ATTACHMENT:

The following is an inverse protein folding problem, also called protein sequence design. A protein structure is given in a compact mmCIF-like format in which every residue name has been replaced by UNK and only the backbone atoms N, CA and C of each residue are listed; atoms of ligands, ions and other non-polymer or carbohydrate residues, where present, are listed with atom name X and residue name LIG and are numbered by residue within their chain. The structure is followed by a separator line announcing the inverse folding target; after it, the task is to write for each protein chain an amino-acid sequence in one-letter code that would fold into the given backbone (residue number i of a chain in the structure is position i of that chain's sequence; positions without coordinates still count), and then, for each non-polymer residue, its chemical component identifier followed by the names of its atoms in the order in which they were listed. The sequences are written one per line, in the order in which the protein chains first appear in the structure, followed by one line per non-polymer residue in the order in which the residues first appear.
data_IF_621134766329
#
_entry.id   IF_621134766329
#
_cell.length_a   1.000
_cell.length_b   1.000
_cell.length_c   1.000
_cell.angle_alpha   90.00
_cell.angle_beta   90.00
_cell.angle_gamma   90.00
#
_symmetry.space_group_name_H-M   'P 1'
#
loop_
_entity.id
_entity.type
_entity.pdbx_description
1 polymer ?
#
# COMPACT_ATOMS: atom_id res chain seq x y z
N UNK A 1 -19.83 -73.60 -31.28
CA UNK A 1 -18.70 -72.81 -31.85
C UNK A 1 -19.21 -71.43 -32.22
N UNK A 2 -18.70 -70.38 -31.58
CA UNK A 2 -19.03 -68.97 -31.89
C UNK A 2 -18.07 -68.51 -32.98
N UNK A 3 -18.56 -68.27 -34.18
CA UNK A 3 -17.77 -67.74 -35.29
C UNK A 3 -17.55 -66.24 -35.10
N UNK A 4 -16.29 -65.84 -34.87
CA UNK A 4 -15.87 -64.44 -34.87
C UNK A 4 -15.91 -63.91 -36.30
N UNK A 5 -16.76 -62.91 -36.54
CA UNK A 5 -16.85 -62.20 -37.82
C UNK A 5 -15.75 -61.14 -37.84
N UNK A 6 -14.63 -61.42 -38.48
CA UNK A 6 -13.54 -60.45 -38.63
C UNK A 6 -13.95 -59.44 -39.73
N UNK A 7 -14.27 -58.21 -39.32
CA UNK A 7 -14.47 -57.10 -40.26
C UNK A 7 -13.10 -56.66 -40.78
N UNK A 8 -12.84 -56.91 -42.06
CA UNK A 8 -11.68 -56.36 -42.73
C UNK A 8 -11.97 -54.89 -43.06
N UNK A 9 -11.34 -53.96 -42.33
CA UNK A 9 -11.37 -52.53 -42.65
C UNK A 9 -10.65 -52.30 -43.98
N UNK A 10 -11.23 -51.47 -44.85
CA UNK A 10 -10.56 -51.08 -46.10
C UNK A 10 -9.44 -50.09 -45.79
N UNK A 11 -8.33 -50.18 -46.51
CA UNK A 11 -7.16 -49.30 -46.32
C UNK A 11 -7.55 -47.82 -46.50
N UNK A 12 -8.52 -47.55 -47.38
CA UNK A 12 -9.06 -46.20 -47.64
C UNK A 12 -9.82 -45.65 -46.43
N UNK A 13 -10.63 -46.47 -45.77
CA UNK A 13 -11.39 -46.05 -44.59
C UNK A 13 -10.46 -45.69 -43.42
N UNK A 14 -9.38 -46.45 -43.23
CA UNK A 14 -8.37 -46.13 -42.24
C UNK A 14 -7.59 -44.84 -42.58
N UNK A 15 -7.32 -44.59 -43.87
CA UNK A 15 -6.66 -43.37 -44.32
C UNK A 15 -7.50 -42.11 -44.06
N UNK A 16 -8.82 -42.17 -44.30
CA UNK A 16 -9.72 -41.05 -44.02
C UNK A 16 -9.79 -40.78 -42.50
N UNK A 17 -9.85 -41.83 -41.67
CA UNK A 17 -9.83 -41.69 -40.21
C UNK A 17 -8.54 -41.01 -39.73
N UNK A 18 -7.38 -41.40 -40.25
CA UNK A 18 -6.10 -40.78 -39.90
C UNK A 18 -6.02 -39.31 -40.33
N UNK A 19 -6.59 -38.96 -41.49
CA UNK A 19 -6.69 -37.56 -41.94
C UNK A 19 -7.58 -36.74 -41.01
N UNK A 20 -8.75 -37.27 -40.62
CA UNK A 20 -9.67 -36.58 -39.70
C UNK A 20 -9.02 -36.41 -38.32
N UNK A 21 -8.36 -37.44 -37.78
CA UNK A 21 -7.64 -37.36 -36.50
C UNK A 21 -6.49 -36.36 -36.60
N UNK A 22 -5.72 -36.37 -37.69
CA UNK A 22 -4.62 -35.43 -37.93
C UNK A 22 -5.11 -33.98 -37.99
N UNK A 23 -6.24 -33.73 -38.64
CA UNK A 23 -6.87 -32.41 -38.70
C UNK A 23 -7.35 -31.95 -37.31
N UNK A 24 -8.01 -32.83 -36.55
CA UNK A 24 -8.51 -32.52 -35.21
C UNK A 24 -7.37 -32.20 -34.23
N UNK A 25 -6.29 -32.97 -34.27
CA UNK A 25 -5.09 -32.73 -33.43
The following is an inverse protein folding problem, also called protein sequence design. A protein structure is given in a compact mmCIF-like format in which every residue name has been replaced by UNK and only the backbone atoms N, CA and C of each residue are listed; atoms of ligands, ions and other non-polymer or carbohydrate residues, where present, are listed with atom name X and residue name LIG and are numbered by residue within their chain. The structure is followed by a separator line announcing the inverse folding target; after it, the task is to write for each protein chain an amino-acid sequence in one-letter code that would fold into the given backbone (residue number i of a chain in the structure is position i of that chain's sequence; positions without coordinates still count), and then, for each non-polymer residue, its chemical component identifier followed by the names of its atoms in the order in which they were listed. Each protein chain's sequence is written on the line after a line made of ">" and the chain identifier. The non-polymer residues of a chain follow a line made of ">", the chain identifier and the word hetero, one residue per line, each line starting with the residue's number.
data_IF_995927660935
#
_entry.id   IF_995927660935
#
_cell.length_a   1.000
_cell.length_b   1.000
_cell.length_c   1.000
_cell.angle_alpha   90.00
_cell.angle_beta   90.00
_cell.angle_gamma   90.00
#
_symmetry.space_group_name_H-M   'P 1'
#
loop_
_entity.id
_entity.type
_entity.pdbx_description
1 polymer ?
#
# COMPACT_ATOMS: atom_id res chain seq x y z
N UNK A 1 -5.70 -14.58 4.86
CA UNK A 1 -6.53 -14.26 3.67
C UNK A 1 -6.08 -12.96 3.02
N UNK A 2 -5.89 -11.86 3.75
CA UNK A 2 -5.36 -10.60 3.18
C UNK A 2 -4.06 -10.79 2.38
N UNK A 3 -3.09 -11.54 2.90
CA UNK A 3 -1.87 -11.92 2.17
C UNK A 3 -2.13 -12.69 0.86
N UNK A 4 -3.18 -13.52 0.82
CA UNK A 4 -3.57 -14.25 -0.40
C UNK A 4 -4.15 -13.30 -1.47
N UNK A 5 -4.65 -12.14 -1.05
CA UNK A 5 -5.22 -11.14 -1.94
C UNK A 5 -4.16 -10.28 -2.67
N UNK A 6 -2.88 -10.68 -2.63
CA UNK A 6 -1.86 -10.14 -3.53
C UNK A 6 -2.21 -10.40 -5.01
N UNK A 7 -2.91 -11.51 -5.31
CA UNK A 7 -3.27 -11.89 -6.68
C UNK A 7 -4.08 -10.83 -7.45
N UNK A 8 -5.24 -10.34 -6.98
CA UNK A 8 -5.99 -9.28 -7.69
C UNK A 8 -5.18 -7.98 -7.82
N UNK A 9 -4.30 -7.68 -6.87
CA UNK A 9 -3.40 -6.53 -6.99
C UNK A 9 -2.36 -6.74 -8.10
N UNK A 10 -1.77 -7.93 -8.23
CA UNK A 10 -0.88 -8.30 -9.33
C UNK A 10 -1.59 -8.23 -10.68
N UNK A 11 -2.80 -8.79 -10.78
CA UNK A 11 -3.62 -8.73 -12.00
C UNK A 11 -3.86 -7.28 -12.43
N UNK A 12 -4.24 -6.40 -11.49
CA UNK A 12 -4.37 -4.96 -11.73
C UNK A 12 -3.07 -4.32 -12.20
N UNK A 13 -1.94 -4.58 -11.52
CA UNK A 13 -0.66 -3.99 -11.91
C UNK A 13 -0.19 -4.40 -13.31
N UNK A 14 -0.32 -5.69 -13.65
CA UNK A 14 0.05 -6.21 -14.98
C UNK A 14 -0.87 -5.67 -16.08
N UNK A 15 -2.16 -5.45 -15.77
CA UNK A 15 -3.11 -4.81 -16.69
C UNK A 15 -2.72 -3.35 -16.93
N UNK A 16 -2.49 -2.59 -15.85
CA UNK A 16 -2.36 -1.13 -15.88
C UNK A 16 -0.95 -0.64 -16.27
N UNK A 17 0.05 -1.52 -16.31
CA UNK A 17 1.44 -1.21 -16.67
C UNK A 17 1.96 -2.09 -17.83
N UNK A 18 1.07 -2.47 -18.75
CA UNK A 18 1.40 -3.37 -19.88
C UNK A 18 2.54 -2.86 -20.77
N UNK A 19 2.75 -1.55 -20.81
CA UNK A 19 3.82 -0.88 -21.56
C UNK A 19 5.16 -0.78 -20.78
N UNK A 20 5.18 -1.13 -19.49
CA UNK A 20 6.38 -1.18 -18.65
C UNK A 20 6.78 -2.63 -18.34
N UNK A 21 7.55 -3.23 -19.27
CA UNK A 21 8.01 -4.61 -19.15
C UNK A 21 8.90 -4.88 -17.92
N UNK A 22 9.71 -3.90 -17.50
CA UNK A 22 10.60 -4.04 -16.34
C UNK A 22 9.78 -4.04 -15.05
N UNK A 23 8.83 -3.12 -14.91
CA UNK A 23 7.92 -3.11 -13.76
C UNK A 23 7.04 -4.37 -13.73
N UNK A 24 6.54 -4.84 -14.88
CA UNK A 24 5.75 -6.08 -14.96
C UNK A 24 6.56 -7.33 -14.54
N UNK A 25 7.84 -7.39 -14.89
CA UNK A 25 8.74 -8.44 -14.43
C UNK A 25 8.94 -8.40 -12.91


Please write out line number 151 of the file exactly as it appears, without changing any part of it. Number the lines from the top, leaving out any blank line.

CA UNK A 12 -4.37 -4.96 -11.73